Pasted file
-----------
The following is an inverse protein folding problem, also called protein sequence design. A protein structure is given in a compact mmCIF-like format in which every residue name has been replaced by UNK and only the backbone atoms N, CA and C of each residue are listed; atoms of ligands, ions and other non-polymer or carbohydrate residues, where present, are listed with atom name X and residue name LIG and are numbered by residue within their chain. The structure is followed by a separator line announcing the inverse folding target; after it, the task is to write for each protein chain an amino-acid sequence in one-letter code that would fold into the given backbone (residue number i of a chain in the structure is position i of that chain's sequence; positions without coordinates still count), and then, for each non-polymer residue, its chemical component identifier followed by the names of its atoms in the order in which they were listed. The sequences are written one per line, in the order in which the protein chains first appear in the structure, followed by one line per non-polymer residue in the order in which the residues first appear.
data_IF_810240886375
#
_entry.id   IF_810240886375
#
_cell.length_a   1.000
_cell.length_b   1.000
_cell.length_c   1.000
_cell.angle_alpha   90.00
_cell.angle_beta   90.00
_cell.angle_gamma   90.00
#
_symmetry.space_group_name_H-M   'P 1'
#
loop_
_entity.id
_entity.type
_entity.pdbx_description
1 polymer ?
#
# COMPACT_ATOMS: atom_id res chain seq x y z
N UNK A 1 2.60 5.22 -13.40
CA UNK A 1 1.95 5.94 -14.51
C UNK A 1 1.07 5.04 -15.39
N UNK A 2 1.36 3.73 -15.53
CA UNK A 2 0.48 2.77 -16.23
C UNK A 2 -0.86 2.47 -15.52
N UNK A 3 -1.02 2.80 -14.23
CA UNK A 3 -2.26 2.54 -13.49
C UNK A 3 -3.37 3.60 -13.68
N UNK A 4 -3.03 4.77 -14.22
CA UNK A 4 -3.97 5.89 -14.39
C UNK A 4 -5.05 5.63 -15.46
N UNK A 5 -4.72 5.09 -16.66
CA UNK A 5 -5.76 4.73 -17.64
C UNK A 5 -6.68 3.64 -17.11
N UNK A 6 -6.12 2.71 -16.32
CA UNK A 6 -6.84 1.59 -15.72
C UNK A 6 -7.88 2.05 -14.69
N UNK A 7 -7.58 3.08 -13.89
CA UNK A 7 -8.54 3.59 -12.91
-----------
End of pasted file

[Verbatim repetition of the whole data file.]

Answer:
The following is an inverse protein folding problem, also called protein sequence design. A protein structure is given in a compact mmCIF-like format in which every residue name has been replaced by UNK and only the backbone atoms N, CA and C of each residue are listed; atoms of ligands, ions and other non-polymer or carbohydrate residues, where present, are listed with atom name X and residue name LIG and are numbered by residue within their chain. The structure is followed by a separator line announcing the inverse folding target; after it, the task is to write for each protein chain an amino-acid sequence in one-letter code that would fold into the given backbone (residue number i of a chain in the structure is position i of that chain's sequence; positions without coordinates still count), and then, for each non-polymer residue, its chemical component identifier followed by the names of its atoms in the order in which they were listed. The sequences are written one per line, in the order in which the protein chains first appear in the structure, followed by one line per non-polymer residue in the order in which the residues first appear.
data_IF_810240886375
#
_entry.id   IF_810240886375
#
_cell.length_a   1.000
_cell.length_b   1.000
_cell.length_c   1.000
_cell.angle_alpha   90.00
_cell.angle_beta   90.00
_cell.angle_gamma   90.00
#
_symmetry.space_group_name_H-M   'P 1'
#
loop_
_entity.id
_entity.type
_entity.pdbx_description
1 polymer ?
#
# COMPACT_ATOMS: atom_id res chain seq x y z
N UNK A 1 2.60 5.22 -13.40
CA UNK A 1 1.95 5.94 -14.51
C UNK A 1 1.07 5.04 -15.39
N UNK A 2 1.36 3.73 -15.53
CA UNK A 2 0.48 2.77 -16.23
C UNK A 2 -0.86 2.47 -15.52
N UNK A 3 -1.02 2.80 -14.23
CA UNK A 3 -2.26 2.54 -13.49
C UNK A 3 -3.37 3.60 -13.68
N UNK A 4 -3.03 4.77 -14.22
CA UNK A 4 -3.97 5.89 -14.39
C UNK A 4 -5.05 5.63 -15.46
N UNK A 5 -4.72 5.09 -16.66
CA UNK A 5 -5.76 4.73 -17.64
C UNK A 5 -6.68 3.64 -17.11
N UNK A 6 -6.12 2.71 -16.32
CA UNK A 6 -6.84 1.59 -15.72
C UNK A 6 -7.88 2.05 -14.69
N UNK A 7 -7.58 3.08 -13.89
CA UNK A 7 -8.54 3.59 -12.91